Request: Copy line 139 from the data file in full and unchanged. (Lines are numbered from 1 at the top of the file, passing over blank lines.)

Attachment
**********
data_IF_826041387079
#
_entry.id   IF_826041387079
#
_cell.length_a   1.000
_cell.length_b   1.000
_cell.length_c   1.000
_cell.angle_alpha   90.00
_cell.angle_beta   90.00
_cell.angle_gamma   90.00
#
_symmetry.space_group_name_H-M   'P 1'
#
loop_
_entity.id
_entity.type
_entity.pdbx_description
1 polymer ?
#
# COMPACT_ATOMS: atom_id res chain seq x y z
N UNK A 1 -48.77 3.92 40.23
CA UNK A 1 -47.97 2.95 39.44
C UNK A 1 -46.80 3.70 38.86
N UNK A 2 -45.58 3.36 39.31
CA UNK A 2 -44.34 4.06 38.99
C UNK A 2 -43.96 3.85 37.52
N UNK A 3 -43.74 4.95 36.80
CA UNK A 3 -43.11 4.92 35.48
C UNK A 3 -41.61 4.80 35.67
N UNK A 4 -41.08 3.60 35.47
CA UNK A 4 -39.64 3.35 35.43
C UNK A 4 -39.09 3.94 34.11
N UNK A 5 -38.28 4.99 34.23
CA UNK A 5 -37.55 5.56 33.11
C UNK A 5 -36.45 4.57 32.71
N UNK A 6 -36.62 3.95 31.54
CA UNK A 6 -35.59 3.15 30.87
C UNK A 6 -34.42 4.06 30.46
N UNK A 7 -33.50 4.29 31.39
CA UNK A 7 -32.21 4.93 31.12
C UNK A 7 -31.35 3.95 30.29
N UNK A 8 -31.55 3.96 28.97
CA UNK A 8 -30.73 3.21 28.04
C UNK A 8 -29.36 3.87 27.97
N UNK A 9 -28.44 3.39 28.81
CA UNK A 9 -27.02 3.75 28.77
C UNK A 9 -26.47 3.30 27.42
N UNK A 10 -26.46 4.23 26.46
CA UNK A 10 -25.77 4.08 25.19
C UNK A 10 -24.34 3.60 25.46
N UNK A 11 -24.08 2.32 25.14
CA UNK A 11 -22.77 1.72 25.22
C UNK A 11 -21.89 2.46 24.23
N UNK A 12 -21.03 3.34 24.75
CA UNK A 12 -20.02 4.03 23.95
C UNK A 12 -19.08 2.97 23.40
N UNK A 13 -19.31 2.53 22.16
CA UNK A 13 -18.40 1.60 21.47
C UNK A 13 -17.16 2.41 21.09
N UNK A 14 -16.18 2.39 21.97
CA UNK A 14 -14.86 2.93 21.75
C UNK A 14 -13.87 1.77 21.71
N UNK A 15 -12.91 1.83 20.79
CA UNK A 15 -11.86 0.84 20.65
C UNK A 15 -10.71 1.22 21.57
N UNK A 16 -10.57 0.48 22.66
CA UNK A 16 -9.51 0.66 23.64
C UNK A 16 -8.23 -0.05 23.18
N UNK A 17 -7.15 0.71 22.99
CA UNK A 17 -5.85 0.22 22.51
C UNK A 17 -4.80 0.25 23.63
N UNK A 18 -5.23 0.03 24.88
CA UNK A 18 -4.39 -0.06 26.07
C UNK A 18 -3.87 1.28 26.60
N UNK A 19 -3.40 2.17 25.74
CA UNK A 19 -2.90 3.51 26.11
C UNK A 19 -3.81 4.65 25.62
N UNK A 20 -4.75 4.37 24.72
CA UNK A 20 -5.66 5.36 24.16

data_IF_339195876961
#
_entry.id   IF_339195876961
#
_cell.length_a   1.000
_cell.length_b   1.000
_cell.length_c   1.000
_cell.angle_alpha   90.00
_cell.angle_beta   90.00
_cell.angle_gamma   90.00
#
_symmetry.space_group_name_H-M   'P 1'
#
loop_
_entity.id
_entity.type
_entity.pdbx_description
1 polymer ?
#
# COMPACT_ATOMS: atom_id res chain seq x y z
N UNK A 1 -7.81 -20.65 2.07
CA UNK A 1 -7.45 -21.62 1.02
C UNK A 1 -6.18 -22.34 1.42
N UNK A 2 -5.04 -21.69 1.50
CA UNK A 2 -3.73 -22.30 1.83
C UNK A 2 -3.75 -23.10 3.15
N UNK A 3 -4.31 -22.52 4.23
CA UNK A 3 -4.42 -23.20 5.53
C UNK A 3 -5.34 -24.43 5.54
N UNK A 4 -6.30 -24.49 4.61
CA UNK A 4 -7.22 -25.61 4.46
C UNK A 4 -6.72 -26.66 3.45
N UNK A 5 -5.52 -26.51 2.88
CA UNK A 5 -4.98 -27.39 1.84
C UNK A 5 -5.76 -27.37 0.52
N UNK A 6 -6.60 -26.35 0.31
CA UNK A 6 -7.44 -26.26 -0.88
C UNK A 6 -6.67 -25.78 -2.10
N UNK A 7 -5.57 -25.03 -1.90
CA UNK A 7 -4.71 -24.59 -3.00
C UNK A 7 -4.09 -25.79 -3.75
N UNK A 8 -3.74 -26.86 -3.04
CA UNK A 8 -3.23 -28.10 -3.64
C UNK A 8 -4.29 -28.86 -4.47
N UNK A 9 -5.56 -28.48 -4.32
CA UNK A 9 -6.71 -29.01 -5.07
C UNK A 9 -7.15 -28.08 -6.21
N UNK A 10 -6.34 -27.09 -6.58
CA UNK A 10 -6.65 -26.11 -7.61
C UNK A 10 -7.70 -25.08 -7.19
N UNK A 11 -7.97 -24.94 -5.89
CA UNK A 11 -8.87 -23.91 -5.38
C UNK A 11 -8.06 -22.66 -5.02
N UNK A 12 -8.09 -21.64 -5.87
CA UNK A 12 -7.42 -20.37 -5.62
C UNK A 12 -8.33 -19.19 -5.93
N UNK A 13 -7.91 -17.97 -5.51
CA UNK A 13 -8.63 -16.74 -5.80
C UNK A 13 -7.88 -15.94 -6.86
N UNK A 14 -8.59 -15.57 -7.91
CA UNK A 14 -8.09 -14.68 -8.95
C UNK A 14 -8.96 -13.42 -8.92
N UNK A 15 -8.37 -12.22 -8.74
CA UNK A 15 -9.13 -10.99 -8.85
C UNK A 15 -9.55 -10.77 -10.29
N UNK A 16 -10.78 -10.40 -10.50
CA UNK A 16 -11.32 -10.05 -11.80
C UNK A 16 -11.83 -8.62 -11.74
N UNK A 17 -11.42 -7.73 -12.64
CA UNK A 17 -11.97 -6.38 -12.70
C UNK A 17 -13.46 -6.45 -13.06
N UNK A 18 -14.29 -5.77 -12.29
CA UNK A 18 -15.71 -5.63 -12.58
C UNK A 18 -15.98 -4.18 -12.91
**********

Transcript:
N UNK A 14 -8.59 -15.57 -7.91